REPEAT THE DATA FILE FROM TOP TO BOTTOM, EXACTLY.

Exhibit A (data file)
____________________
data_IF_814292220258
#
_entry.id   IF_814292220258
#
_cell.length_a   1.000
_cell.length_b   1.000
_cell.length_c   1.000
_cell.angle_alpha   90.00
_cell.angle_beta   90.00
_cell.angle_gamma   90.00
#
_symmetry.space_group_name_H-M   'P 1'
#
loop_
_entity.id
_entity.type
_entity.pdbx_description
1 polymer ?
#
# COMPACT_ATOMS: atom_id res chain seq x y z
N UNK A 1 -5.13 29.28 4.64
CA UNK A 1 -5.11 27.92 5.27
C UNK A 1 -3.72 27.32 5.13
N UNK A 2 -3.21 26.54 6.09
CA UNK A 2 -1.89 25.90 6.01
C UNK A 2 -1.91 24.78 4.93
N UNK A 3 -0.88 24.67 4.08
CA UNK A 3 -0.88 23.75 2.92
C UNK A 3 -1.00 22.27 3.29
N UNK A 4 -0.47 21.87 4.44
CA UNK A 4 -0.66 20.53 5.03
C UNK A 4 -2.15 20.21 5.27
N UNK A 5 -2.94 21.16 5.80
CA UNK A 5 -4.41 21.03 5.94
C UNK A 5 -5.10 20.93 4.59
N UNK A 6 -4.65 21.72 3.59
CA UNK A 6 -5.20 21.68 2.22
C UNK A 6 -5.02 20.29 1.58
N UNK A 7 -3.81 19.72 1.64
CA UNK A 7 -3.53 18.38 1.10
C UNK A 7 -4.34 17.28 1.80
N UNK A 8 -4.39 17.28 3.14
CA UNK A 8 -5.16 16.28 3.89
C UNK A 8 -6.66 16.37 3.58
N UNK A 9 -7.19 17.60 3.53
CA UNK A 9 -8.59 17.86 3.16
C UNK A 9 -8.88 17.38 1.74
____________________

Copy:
data_IF_814292220258
#
_entry.id   IF_814292220258
#
_cell.length_a   1.000
_cell.length_b   1.000
_cell.length_c   1.000
_cell.angle_alpha   90.00
_cell.angle_beta   90.00
_cell.angle_gamma   90.00
#
_symmetry.space_group_name_H-M   'P 1'
#
loop_
_entity.id
_entity.type
_entity.pdbx_description
1 polymer ?
#
# COMPACT_ATOMS: atom_id res chain seq x y z
N UNK A 1 -5.13 29.28 4.64
CA UNK A 1 -5.11 27.92 5.27
C UNK A 1 -3.72 27.32 5.13
N UNK A 2 -3.21 26.54 6.09
CA UNK A 2 -1.89 25.90 6.01
C UNK A 2 -1.91 24.78 4.93
N UNK A 3 -0.88 24.67 4.08
CA UNK A 3 -0.88 23.75 2.92
C UNK A 3 -1.00 22.27 3.29
N UNK A 4 -0.47 21.87 4.44
CA UNK A 4 -0.66 20.53 5.03
C UNK A 4 -2.15 20.21 5.27
N UNK A 5 -2.94 21.16 5.80
CA UNK A 5 -4.41 21.03 5.94
C UNK A 5 -5.10 20.93 4.59
N UNK A 6 -4.65 21.72 3.59
CA UNK A 6 -5.20 21.68 2.22
C UNK A 6 -5.02 20.29 1.58
N UNK A 7 -3.81 19.72 1.64
CA UNK A 7 -3.53 18.38 1.10
C UNK A 7 -4.34 17.28 1.80
N UNK A 8 -4.39 17.28 3.14
CA UNK A 8 -5.16 16.28 3.89
C UNK A 8 -6.66 16.37 3.58
N UNK A 9 -7.19 17.60 3.53
CA UNK A 9 -8.59 17.86 3.16
C UNK A 9 -8.88 17.38 1.74